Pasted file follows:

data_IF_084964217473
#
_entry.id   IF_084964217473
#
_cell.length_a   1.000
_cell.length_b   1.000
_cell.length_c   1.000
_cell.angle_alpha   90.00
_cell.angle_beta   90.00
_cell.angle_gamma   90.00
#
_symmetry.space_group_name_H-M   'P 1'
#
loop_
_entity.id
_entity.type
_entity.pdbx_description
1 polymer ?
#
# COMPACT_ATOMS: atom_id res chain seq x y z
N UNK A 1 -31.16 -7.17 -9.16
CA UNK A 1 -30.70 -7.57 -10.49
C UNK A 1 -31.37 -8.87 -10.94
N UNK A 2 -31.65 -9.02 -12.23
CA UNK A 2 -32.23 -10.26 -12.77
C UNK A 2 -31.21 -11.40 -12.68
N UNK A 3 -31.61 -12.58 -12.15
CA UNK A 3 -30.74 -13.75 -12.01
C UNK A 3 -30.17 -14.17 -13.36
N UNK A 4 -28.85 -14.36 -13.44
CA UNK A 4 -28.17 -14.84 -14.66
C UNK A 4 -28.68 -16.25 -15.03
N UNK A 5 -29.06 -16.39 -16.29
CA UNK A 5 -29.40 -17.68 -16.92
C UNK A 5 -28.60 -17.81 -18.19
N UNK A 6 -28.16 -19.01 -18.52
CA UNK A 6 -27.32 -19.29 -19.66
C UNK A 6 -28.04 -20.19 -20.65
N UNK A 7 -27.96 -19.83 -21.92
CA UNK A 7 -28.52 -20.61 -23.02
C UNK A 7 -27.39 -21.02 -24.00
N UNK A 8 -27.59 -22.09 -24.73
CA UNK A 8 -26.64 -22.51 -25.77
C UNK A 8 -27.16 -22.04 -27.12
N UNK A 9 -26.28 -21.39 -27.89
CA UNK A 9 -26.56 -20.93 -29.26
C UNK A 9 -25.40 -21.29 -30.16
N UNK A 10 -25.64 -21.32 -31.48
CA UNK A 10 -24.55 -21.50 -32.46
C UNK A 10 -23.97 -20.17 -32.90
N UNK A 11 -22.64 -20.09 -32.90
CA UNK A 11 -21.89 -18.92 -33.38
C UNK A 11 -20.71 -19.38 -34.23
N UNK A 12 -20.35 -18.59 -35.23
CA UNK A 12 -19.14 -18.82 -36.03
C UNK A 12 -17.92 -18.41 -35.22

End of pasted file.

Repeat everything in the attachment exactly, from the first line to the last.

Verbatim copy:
data_IF_084964217473
#
_entry.id   IF_084964217473
#
_cell.length_a   1.000
_cell.length_b   1.000
_cell.length_c   1.000
_cell.angle_alpha   90.00
_cell.angle_beta   90.00
_cell.angle_gamma   90.00
#
_symmetry.space_group_name_H-M   'P 1'
#
loop_
_entity.id
_entity.type
_entity.pdbx_description
1 polymer ?
#
# COMPACT_ATOMS: atom_id res chain seq x y z
N UNK A 1 -31.16 -7.17 -9.16
CA UNK A 1 -30.70 -7.57 -10.49
C UNK A 1 -31.37 -8.87 -10.94
N UNK A 2 -31.65 -9.02 -12.23
CA UNK A 2 -32.23 -10.26 -12.77
C UNK A 2 -31.21 -11.40 -12.68
N UNK A 3 -31.61 -12.58 -12.15
CA UNK A 3 -30.74 -13.75 -12.01
C UNK A 3 -30.17 -14.17 -13.36
N UNK A 4 -28.85 -14.36 -13.44
CA UNK A 4 -28.17 -14.84 -14.66
C UNK A 4 -28.68 -16.25 -15.03
N UNK A 5 -29.06 -16.39 -16.29
CA UNK A 5 -29.40 -17.68 -16.92
C UNK A 5 -28.60 -17.81 -18.19
N UNK A 6 -28.16 -19.01 -18.52
CA UNK A 6 -27.32 -19.29 -19.66
C UNK A 6 -28.04 -20.19 -20.65
N UNK A 7 -27.96 -19.83 -21.92
CA UNK A 7 -28.52 -20.61 -23.02
C UNK A 7 -27.39 -21.02 -24.00
N UNK A 8 -27.59 -22.09 -24.73
CA UNK A 8 -26.64 -22.51 -25.77
C UNK A 8 -27.16 -22.04 -27.12
N UNK A 9 -26.28 -21.39 -27.89
CA UNK A 9 -26.56 -20.93 -29.26
C UNK A 9 -25.40 -21.29 -30.16
N UNK A 10 -25.64 -21.32 -31.48
CA UNK A 10 -24.55 -21.50 -32.46
C UNK A 10 -23.97 -20.17 -32.90
N UNK A 11 -22.64 -20.09 -32.90
CA UNK A 11 -21.89 -18.92 -33.38
C UNK A 11 -20.71 -19.38 -34.23
N UNK A 12 -20.35 -18.59 -35.23
CA UNK A 12 -19.14 -18.82 -36.03
C UNK A 12 -17.92 -18.41 -35.22